Congratulations! Your business has grown to 15 employees! Since your very first hires you’ve complied with labor laws like the Immigration Reform and Control Act, the Equal Pay Act and, if you provide benefits, HIPPA. But did you know that 15 employees is a threshold for additional labor law requirements? Here’s what you need to know.
Count Employees Correctly
There’s more than one way to count an employee. In the “compensation method,” salaried employees are counted for each working day, but hourly and part-time employees are only counted on days they are at work or on paid leave. But, in a 1997 decision, the US Supreme Court held that employers must use the “payroll method” to count employees. Findlaw explains, "an employer 'has' an employee if he maintains an employment relationship with that individual … [and] counts all employees who are on the payroll for each day of a given week regardless of whether they were actually present at work each day.” This means you might reach 15 employees sooner than planned.
Blue Avocado adds, “an employee is counted if an employer has an employment relationship with that individual for each working day in 20 or more weeks in the current or preceding calendar year. The weeks need not be consecutive.”
Thresholds in your state or city may vary - review local laws too.
Which laws apply once we have 15 employees?
- Title VII of the Civil Rights Act of 1964
- Pregnancy Discrimination Act (PDA)
- Americans with Disabilities Act (ADA)
- Title II of the Genetic Information Nondiscrimination Act (GINA)
Title VII of the Civil Rights Act of 1964
Title VII protects employees and applicants from discrimination based on:
- National origin
- Sex or gender
It also created the Equal Employment Opportunity Commission (EEOC) to enforce and make decisions about cases of discrimination. The law also includes provisions for pay equity and to protect workers from employer retaliation if they make discrimination claims.
This law doesn’t address harassment directly, but “the legal theory of harassment evolved out of legal interpretations of the discrimination prohibitions in Title VII,” says HR Hero. Learn about fighting workplace harassment and building a culture of respect with our tips.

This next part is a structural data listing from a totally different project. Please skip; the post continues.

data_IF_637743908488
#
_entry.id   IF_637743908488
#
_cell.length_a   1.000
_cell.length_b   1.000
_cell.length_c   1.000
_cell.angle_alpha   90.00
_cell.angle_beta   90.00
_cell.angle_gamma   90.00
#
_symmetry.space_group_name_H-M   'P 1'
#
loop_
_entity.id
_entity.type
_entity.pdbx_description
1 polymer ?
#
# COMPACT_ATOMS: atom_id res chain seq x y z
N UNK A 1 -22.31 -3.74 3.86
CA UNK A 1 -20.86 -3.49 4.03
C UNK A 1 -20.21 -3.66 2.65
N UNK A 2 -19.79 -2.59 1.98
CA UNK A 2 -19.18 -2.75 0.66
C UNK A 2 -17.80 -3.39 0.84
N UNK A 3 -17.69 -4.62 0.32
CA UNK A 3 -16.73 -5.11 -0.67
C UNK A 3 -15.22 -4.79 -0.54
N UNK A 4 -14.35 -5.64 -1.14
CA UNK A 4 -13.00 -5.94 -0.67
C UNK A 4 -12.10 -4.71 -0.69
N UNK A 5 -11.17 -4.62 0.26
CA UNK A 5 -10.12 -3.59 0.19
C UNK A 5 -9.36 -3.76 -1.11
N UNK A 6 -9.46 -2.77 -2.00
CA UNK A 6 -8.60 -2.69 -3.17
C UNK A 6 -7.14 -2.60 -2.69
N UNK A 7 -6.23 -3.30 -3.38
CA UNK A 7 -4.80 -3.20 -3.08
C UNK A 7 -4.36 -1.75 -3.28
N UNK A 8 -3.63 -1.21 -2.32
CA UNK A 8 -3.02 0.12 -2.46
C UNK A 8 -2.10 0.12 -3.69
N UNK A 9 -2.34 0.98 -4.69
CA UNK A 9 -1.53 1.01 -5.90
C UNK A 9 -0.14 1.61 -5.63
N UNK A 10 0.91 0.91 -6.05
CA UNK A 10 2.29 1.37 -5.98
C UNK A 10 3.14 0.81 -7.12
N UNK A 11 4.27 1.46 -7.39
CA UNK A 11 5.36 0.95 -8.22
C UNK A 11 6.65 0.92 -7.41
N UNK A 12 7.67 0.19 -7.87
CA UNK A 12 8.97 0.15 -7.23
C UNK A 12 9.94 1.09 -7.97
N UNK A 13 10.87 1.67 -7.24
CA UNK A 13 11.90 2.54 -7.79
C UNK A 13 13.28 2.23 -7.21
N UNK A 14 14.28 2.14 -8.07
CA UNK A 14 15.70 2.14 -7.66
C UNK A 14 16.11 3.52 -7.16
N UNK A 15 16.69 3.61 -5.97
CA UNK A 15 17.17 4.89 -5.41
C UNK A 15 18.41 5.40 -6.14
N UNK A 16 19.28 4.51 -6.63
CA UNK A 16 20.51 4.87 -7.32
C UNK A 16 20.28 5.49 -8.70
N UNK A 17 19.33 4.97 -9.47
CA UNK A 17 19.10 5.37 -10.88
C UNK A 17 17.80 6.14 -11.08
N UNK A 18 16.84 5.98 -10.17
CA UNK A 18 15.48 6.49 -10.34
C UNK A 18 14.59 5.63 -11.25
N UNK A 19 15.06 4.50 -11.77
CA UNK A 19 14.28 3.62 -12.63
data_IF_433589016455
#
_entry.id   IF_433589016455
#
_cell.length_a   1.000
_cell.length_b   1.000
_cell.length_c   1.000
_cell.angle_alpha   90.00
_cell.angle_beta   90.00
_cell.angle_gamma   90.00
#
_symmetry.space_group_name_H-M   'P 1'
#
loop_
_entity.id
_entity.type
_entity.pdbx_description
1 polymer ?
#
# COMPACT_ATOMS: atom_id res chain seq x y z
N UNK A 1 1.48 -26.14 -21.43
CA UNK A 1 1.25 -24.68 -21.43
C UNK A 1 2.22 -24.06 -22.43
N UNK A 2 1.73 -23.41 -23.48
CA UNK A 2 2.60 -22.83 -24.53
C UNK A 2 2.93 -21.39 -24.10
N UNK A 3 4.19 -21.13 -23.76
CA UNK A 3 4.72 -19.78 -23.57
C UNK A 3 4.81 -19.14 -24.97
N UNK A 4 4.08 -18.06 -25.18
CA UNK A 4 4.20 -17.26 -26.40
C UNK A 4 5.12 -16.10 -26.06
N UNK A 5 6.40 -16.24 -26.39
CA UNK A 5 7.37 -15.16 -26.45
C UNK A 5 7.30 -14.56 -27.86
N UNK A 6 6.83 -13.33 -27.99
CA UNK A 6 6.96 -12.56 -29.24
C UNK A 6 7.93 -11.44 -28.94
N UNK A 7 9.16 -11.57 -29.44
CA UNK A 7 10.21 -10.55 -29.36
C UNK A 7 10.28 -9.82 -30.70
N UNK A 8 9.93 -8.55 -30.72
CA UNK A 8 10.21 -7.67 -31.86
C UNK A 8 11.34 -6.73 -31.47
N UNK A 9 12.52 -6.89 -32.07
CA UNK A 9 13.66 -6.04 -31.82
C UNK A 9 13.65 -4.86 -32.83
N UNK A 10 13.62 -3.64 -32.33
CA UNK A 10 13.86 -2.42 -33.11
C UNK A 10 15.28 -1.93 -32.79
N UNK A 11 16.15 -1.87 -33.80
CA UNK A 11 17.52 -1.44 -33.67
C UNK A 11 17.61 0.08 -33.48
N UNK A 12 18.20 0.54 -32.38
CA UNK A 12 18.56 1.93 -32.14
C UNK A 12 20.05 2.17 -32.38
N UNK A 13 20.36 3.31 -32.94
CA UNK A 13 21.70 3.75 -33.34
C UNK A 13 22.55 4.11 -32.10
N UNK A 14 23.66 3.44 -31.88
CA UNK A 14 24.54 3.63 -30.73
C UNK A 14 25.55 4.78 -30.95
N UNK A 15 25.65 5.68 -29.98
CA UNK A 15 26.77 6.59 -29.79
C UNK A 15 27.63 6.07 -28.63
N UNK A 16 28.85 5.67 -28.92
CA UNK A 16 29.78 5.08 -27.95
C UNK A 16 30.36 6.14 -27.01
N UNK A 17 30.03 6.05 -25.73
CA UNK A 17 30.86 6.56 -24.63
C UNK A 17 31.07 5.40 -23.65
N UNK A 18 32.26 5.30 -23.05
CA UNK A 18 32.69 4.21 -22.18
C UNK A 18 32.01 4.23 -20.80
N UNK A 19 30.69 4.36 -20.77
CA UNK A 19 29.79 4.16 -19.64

Pregnancy Discrimination Act
The Pregnancy Discrimination Act, a 1978 amendment to Title VII, covers employee and applicant rights surrounding pregnancy, childbirth and related medical conditions.
- Employers may not refuse to hire a woman who can perform the job merely because she is pregnant or has a related medical condition.
- Employers may not require an employee to take leave because she is pregnant or has a related medical condition if she is able to perform her job
- “If an employee is temporarily unable to perform her job because of her pregnancy, the employer must treat her the same as other temporarily disabled employees by, for example, providing modified tasks, alternating assignments or offering disability leave or leave without pay,” says HR Hero. The job must also be held open for the same amount of time as for employees on sick or disability leave.
- Employer-provided health insurance must cover expenses for pregnancy-related conditions on the same basis as for other medical conditions.
Americans with Disabilities Act (ADA)
“Title I of the Americans with Disabilities Act of 1990 prohibits private [and other] employers … from discriminating against qualified individuals with disabilities in job application procedures, hiring, firing, advancement, compensation, job training, and other terms, conditions and privileges of employment,” according to the EEOC.
ADA compliance may require “reasonable accommodations” to give disabled employees equal workplace opportunities. The EEOC advises, “accommodations vary depending upon the needs of the individual applicant or employee. Not all people with disabilities (or even all people with the same disability) will require the same accommodation.” Examples include (but are not limited to):
- Making existing employee facilities readily accessible to and usable by persons with disabilities
- Restructuring jobs
- Modifying work schedules
- Reassigning a disabled employee to a vacant position
- Acquiring or modifying equipment or devices
- Adjusting or modifying examinations, training materials or policies
- Providing qualified readers or interpreters
Title II of the Genetic Information Nondiscrimination Act (GINA)
Enacted in 2008, Title II of GINA prohibits employers from making employment decisions based on genetic information. “GINA only addresses impairments that might affect an individual in the future, i.e. a genetic predisposition, as opposed to a current, impairing condition,” says Attorney Jennifer Lankford.
- If you require medical exams for employees, you may not ask for family medical history as part of the exam. Advise physicians not to collect this data either.
- Your company wellness program cannot collect family medical history without first obtaining voluntary, written permission from the employee. Wellness program documentation should also include a written safe harbor clause, such as that found on the EEOC’s Q&A page about Title II of Gina.
- You may not retaliate against an employee for filing a claim that their GINA protections were violated.
Don’t forget to hang posters, update your handbook and train management to ensure everyone knows their rights and how to stay in compliance. Details like these take time and may raise even more questions. Horizon Payroll Solutions can help you with compliance at 15+ employees and any of your other HR concerns.